Well-Being//

What Neuroscience Can Teach Us About Aging Better

A neuroscientist explains how our brains age and provides tips for aging with more vitality and happiness.

Rawpixel.com / Shutterstock
Rawpixel.com / Shutterstock

About 13 years ago, I watched my very vital mother die a slow death from Lewy-Body dementia. For me, it was a wakeup call. If there were anything I could do to stay healthy myself—to avoid the slow decline of an aging brain—I wanted to do it. But what really helps us stay sharp longer? And how can we separate fad ideas from solid, evidence-based advice around aging?

Enter Daniel Levitin’s new book, Successful Aging: A Neuroscientist Explores the Power and Potential of Our Lives.

Levitin is a neuroscientist, psychologist, professor emeritus at McGill University in Montreal, and faculty fellow at UC Berkeley. His highly researched book provides fascinating insights into how our early childhood experiences, personalities, social relationships, and lifestyles all drive our brain’s development, dispelling stubborn myths around the inevitability of cognitive decline. Arguing against ageism and highlighting the unique gifts of older people, Levitin shows us what we can all do to become sharper, happier, and wiser as we age.

I spoke with Levitin recently about his book and what we can learn from it. Here is an edited version of our conversation.

Jill Suttie: What neuroscience finding about aging and the brain most surprised you?

Daniel Levitin: Well, there are so many! But one is the myth of failing memory. Although some people do have failing memory, it’s not inevitable—everybody doesn’t experience memory decay.

Sometimes the difference is in the stories we tell ourselves. When I taught at Berkeley and McGill, I had 19 year olds who were losing cell phones all the time or losing their glasses or showing up at the wrong classroom or forgetting what day the exam was. When you’re 70, you might miss appointments, too, or find yourself in the kitchen and not know why you’re there or forget names or lose your cell phone. But, while the 20 year old says, “Gee, I’ve got to get more than five hours of sleep,” or “I have a lot on my plate,” at 70 you think you must have Alzheimer’s. It’s the same behavior, just a different narrative.

JS: You write in your book that one of the key determinants of a happy, productive life is personality, and that we can actually change our personality. How do we do that?

DL: Statistically speaking, the two most important personality correlates that predict successful aging are conscientiousness and openness to experience. Conscientiousness is a cluster of traits that has to do with dependability, reliability, doing what you’ll say you’ll do, being proactive. A conscientious person calls the doctor when they’re sick and, when the doctor prescribes medication, actually takes it. We might take these things for granted, you and me; but a lot of people don’t do those things. A conscientious person tends not to live beyond their means, and they put aside a little money for a rainy day or for retirement. All those things correlate with living a healthy and long life.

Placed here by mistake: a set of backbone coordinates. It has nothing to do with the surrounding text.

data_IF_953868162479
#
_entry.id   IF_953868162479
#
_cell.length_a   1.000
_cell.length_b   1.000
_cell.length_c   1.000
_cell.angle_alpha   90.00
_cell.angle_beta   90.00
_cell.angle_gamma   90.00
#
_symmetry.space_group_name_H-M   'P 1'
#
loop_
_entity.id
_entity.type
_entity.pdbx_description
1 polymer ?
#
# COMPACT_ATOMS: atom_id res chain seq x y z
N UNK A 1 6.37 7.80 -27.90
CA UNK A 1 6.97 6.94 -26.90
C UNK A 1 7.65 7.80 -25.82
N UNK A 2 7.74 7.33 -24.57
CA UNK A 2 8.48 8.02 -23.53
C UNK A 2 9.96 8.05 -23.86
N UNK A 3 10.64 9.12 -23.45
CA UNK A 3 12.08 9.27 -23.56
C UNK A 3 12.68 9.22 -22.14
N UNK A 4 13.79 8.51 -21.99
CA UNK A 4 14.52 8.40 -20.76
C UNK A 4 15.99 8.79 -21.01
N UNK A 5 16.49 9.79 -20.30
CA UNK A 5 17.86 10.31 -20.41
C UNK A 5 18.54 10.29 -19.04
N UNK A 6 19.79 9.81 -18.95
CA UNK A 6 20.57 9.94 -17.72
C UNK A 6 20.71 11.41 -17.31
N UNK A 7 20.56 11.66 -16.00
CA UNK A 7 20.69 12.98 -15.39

Openness is being willing to try new things and being open to new ideas and new ways of doing things. That’s increasingly important as we age, because we have a tendency to want to not do new things—to just do the things we’ve always done—and that can cause a more rapid cognitive decline. We just have to be aware and fight the complacency to do the same thing. It’s important to surround ourselves with new people—young people—and to try new things. Not dangerous things, but new things.

In terms of conscientiousness, sometimes a life event will push you to it—like being given a diabetes diagnosis, where you actually have to change your lifestyle or die. And, as you know at the Greater Good Science Center, therapy works. Not all therapists work well with every patient; but we now know from a hundred years of psychotherapy you can change your personality at any age. That’s what psychotherapy is.

JS: Many of us know exercise is good for our hearts and brains. But you recommend specific ways to exercise to keep your brain young—like hiking—which require navigation skills. Why?

DL: Robotic exercise is certainly good—I have an elliptical trainer and I use it. I like getting my heart rate up and oxygenating the blood. And that’s good for the brain. But mostly that’s about heart health.

If you’re talking about brain health, the hippocampus—the brain structure that mediates memory—evolved for geonavigation, to help us remember where we are going, so that we can move toward food and mates and away from danger. If we don’t keep that part exercised, we do so at our own peril. The hippocampus can atrophy.

Being outside is good, because anything can happen. You have to stay on your toes to some degree. Near us, there’s Tilden Park, and most of the trails up there are not paved. So, you’re encountering twigs and roots and rocks and creatures; you’ve got low limbs that you have to duck under. All that kind of stuff is essential to keeping a brain young.

If you can’t walk—if you’re in a wheelchair, for example—even navigating under your own locomotion is very helpful, if you can do it. And there’s some evidence now that virtual reality environments exercise the brain to some degree, as well.

JS: What about dietary advice? Do any supplements or particular diets help us age well?

DL: Having now spent a lot of time looking into all the peer-reviewed papers on diet and talking to people who are deep in the nutrition and eating field, I can say that there is no magic diet. And it kind of makes sense that there isn’t, because there are hundreds of different diets, and if one of them was clearly superior to the others, we’d know about it by now.